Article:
2. No need to install 2×6 rafters, eliminating unnecessary framing work and the risk of damaging the roof (when nailing 2×6 rafters to the roof / ceiling boards).

3. Relatively easy to do, even for an occasional DIY homeowner, who is willing to put in the work (or hire a handyman and direct the project).

Watch this video, which explains insulation options for Post and Beam open ceilings and benefits of installing PolyISO roofing insulation from inside the house:


2) Insulate From The Inside – Add Fiberglass or Spray Foam Insulation Between Rafters

post and beam house insulationThis second option is great if your goal is to have MORE insulation. You can solve the issue of concealing exposed wood boards by installing Tongue and Groove boards over 2×6 rafters.

You can add nearly 20-R of fiberglass insulation between the rafters, or if you are feeling adventurous and have lots of cash – hire a spray foam insulation contractor.

Spray-Foam-Attic-InsulationBy installing a Closed Cell Spray Foam between the rafters, you can add 36-R of insulation (6-R per 1 inch thickness). Note that Spray Foam insulation is a CONTRACTOR only option, as it requires special equipment and supplies are available only to specialized professionals.

You can buy Spray Foam kits to do it yourself, but you are paying $1 per 1 square foot, at 1″ cured thickness. So to add 5″ of insulation (30 R-value) you will pay $5 / square foot.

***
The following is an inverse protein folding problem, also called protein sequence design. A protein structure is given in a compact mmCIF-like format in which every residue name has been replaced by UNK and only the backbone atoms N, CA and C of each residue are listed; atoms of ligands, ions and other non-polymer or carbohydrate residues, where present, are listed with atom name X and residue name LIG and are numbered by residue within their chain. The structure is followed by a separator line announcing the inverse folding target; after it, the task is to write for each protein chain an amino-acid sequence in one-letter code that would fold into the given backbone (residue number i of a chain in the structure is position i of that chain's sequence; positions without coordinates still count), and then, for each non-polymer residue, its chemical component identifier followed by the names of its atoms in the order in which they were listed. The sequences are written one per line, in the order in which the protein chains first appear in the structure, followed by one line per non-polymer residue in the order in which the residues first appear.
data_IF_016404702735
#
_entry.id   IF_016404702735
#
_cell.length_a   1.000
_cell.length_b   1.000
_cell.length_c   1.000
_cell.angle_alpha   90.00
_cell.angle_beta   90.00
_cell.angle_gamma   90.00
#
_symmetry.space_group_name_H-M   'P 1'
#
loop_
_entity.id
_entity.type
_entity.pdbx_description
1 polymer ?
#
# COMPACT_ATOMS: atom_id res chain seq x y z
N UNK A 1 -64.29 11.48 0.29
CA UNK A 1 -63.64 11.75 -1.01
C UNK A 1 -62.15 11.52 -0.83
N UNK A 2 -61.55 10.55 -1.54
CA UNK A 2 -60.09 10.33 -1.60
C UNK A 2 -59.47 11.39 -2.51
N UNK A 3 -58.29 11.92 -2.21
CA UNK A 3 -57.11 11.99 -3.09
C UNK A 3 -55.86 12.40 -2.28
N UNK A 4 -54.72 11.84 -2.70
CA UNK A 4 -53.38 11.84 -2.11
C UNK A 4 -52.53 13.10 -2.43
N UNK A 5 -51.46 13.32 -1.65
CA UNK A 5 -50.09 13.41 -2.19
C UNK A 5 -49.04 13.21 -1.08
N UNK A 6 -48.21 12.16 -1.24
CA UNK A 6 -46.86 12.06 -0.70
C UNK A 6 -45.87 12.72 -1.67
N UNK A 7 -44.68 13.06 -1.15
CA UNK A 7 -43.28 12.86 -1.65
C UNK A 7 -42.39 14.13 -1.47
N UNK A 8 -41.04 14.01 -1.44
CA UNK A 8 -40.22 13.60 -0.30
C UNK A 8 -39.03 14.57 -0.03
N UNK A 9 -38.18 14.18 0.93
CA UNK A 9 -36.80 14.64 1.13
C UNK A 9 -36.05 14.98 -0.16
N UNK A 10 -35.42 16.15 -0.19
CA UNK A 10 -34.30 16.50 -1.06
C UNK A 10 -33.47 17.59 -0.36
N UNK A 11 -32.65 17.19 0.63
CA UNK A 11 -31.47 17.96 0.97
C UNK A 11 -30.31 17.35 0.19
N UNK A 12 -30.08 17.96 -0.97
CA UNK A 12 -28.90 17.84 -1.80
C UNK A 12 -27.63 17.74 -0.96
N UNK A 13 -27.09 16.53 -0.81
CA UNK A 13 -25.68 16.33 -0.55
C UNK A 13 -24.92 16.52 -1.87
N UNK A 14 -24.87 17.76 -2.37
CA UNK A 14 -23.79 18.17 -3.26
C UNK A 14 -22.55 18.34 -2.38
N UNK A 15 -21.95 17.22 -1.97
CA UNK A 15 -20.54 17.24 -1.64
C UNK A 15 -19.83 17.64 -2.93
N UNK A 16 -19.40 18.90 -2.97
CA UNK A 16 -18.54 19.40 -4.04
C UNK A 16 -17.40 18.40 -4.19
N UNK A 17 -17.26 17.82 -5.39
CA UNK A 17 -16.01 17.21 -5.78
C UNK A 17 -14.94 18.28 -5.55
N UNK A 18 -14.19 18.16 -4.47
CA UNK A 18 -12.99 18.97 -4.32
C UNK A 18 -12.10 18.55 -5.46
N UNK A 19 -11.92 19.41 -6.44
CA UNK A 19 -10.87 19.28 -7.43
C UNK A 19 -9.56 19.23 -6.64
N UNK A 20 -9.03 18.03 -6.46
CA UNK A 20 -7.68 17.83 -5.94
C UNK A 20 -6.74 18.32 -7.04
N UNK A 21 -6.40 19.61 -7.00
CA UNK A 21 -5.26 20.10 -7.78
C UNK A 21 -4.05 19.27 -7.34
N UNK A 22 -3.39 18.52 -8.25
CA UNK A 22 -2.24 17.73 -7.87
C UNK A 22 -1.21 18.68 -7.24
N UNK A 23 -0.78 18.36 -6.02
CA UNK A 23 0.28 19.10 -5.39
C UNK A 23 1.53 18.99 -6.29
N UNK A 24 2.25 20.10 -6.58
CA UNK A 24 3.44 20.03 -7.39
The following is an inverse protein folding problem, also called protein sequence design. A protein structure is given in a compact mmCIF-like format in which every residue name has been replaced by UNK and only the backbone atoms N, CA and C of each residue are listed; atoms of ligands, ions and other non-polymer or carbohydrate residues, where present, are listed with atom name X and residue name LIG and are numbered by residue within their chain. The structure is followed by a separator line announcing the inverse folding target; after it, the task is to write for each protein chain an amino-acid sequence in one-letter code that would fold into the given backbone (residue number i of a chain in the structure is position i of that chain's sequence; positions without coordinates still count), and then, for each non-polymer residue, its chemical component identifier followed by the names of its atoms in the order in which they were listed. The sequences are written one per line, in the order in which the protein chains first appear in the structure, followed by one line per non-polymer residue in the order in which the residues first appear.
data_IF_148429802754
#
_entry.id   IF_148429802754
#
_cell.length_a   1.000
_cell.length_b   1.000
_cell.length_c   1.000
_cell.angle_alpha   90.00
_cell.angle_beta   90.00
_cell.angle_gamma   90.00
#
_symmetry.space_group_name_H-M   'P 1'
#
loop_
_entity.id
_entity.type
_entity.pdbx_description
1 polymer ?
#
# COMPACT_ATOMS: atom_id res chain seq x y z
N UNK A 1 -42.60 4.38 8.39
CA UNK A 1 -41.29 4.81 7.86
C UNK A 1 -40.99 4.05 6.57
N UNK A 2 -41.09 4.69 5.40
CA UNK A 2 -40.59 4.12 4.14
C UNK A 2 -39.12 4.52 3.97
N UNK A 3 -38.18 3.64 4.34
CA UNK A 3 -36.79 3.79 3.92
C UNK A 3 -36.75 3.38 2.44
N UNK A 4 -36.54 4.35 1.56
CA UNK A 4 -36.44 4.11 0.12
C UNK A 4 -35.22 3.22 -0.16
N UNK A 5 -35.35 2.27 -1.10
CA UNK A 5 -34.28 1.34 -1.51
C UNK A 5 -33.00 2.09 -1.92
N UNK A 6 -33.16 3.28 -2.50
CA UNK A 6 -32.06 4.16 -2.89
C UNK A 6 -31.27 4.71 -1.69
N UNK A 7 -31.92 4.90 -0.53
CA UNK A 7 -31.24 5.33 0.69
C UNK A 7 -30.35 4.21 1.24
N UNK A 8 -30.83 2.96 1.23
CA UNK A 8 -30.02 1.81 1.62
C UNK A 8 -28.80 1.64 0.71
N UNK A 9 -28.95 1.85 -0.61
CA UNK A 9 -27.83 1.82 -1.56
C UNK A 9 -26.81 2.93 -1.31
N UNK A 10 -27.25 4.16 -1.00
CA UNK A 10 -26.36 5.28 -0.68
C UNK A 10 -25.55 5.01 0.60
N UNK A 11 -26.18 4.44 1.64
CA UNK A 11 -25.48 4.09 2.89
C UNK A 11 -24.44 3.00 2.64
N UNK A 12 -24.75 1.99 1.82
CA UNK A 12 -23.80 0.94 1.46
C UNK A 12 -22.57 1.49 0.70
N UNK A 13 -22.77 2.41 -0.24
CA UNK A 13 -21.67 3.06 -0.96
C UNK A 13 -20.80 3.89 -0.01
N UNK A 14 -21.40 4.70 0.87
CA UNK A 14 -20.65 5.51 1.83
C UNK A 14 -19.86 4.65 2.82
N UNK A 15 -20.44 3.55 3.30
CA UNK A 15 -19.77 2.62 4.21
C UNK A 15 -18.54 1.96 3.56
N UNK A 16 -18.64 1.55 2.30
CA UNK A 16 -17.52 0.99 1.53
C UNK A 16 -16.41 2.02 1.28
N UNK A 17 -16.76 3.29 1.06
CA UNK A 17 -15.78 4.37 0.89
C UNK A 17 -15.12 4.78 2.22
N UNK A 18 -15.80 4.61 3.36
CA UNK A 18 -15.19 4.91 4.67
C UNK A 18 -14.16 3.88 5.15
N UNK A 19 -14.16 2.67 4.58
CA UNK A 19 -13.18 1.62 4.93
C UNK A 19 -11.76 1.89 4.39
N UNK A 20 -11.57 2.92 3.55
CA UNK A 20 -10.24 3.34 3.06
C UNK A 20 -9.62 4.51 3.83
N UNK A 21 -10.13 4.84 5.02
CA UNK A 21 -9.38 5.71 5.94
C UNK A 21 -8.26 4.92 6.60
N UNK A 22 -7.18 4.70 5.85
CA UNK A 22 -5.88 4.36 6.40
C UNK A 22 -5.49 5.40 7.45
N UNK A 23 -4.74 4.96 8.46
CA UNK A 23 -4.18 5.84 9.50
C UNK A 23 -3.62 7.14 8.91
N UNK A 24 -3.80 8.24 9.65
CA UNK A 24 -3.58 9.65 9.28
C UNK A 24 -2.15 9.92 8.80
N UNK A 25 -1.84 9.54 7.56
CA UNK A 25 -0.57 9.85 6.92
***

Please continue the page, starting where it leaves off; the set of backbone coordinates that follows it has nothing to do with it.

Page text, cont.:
Using Roofing PolyISO insulation you get the same results at $1.75 per square foot (insulation cost only) which is 1/3 the price!

CONS of installing Fiberglass/Spray foam insulation between rafters:

1. Costly and time-consuming framing job – adding rafters between the beams and trying to PROPERLY attach the rafters to Roof Boards.

2. Low R-value in case of using fiberglass insulation or blown in fiber insulation.

3. High cost and a huge mess of installing Spray Foam Insulation.

4. Also – spray foam is NOT a Do It Yourself project, so you have to hire a contractor to do it.

3) Add Roof Insulation From The Outside

Insulating a post and beam homeMy first option was to add Nail Bas insulation on the roof side, when I replace my old asphalt shingles with a new Standing Seam Metal Roof – a project I plan to do next year.

I was going to live one winter with no insulation, and then add 2-3 inches of PolyISO roofing insulation with laminated OSB sheets on top of the existing roof deck. Then I could screw my metal panels into OSB.

However this approach is prone to leaks IF you cannot cover the roof before it rains. Because stripping old shingles and adding insulation panels is very time-consuming, this project would have to be done in small sections and would take over a month to complete, making costs very high, and insulating properties very low (12-18 R).

This would be a decent option for a new construction project, but for me it was not a good solution.